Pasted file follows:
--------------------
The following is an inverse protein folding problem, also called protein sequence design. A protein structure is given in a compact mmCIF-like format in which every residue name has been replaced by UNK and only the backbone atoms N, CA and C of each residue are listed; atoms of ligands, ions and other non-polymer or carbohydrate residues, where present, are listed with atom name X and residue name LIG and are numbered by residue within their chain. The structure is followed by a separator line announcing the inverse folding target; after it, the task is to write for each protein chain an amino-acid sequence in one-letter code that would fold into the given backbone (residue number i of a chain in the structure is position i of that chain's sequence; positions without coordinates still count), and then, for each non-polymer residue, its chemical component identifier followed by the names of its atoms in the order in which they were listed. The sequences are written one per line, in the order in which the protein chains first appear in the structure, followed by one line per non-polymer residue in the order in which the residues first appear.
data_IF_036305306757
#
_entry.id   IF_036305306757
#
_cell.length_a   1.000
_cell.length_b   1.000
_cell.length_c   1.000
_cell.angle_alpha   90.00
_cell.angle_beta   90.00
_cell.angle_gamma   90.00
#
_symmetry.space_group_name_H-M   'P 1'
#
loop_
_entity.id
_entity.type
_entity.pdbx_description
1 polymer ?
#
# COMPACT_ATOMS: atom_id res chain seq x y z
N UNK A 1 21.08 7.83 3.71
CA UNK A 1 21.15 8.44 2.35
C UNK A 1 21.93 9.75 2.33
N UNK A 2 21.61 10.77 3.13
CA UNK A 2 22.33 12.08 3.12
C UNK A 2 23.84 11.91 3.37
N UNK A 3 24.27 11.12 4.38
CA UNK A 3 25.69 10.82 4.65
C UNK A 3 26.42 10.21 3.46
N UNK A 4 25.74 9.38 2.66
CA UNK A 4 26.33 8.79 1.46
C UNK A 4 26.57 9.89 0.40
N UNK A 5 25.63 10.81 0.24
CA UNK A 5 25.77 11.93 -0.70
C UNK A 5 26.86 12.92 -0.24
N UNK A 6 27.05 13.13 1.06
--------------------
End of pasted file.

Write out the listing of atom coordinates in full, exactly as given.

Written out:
The following is an inverse protein folding problem, also called protein sequence design. A protein structure is given in a compact mmCIF-like format in which every residue name has been replaced by UNK and only the backbone atoms N, CA and C of each residue are listed; atoms of ligands, ions and other non-polymer or carbohydrate residues, where present, are listed with atom name X and residue name LIG and are numbered by residue within their chain. The structure is followed by a separator line announcing the inverse folding target; after it, the task is to write for each protein chain an amino-acid sequence in one-letter code that would fold into the given backbone (residue number i of a chain in the structure is position i of that chain's sequence; positions without coordinates still count), and then, for each non-polymer residue, its chemical component identifier followed by the names of its atoms in the order in which they were listed. The sequences are written one per line, in the order in which the protein chains first appear in the structure, followed by one line per non-polymer residue in the order in which the residues first appear.
data_IF_036305306757
#
_entry.id   IF_036305306757
#
_cell.length_a   1.000
_cell.length_b   1.000
_cell.length_c   1.000
_cell.angle_alpha   90.00
_cell.angle_beta   90.00
_cell.angle_gamma   90.00
#
_symmetry.space_group_name_H-M   'P 1'
#
loop_
_entity.id
_entity.type
_entity.pdbx_description
1 polymer ?
#
# COMPACT_ATOMS: atom_id res chain seq x y z
N UNK A 1 21.08 7.83 3.71
CA UNK A 1 21.15 8.44 2.35
C UNK A 1 21.93 9.75 2.33
N UNK A 2 21.61 10.77 3.13
CA UNK A 2 22.33 12.08 3.12
C UNK A 2 23.84 11.91 3.37
N UNK A 3 24.27 11.12 4.38
CA UNK A 3 25.69 10.82 4.65
C UNK A 3 26.42 10.21 3.46
N UNK A 4 25.74 9.38 2.66
CA UNK A 4 26.33 8.79 1.46
C UNK A 4 26.57 9.89 0.40
N UNK A 5 25.63 10.81 0.24
CA UNK A 5 25.77 11.93 -0.70
C UNK A 5 26.86 12.92 -0.24
N UNK A 6 27.05 13.13 1.06